Tune of the Day: Che farò senza Euridice?
According to Greek mythology, Orpheus was “the father of songs”: with his music and singing, he could charm birds, fish and wild beasts, coax the trees and rocks into dance, and even divert the course of rivers.
When his wife Eurydice died of a snake bite, Orpheus played such sad songs and sang so mournfully that all the nymphs and gods wept. On their advice, Orpheus traveled to the underworld and by his music softened the hearts of Hades and Persephone (he was the only person ever to do so), who agreed to allow Eurydice to return with him to earth on one condition: he should walk in front of her and not look back until they both had reached the upper world. He set off with Eurydice following and in his anxiety as soon as he reached the upper world he turned to look at her, forgetting that both needed to be in the upper world, and she vanished for the second time.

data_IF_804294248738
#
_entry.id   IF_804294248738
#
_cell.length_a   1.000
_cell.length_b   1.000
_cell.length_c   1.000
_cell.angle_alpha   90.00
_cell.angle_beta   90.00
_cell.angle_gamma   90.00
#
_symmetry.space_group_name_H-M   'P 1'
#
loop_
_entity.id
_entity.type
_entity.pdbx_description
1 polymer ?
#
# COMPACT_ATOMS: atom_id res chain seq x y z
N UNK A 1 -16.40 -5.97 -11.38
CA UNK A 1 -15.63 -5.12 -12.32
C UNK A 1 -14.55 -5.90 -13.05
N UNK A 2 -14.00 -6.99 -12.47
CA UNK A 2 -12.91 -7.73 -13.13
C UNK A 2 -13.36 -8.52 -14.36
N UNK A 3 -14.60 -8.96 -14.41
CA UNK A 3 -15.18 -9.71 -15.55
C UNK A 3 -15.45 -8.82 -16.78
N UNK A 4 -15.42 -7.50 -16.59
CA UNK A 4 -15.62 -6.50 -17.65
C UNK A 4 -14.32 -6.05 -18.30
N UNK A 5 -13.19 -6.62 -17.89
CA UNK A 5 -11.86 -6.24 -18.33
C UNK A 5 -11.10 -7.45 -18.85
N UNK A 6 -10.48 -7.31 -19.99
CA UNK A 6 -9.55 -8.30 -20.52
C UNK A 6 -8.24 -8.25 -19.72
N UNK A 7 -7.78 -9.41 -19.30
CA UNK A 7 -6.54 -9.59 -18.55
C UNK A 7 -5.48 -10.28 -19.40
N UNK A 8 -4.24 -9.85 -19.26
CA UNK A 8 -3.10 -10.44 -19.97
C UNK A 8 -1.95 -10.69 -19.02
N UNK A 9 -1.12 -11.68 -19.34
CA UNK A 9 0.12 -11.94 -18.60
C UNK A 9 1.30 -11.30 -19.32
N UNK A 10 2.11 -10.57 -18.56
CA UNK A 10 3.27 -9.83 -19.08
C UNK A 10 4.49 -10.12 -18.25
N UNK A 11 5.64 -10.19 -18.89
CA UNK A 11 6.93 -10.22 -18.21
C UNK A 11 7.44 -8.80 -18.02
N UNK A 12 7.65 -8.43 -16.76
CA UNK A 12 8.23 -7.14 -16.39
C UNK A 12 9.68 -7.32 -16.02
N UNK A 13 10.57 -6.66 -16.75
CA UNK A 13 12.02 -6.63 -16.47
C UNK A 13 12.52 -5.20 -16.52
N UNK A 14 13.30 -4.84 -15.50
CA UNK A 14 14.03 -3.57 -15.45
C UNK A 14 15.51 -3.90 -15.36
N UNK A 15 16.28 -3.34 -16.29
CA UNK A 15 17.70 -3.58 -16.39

It is then that Orpheus intones the lament, “Che farò senza Euridice?” (“What will I do without Eurydice?”), a sublime aria which has truly become immortal.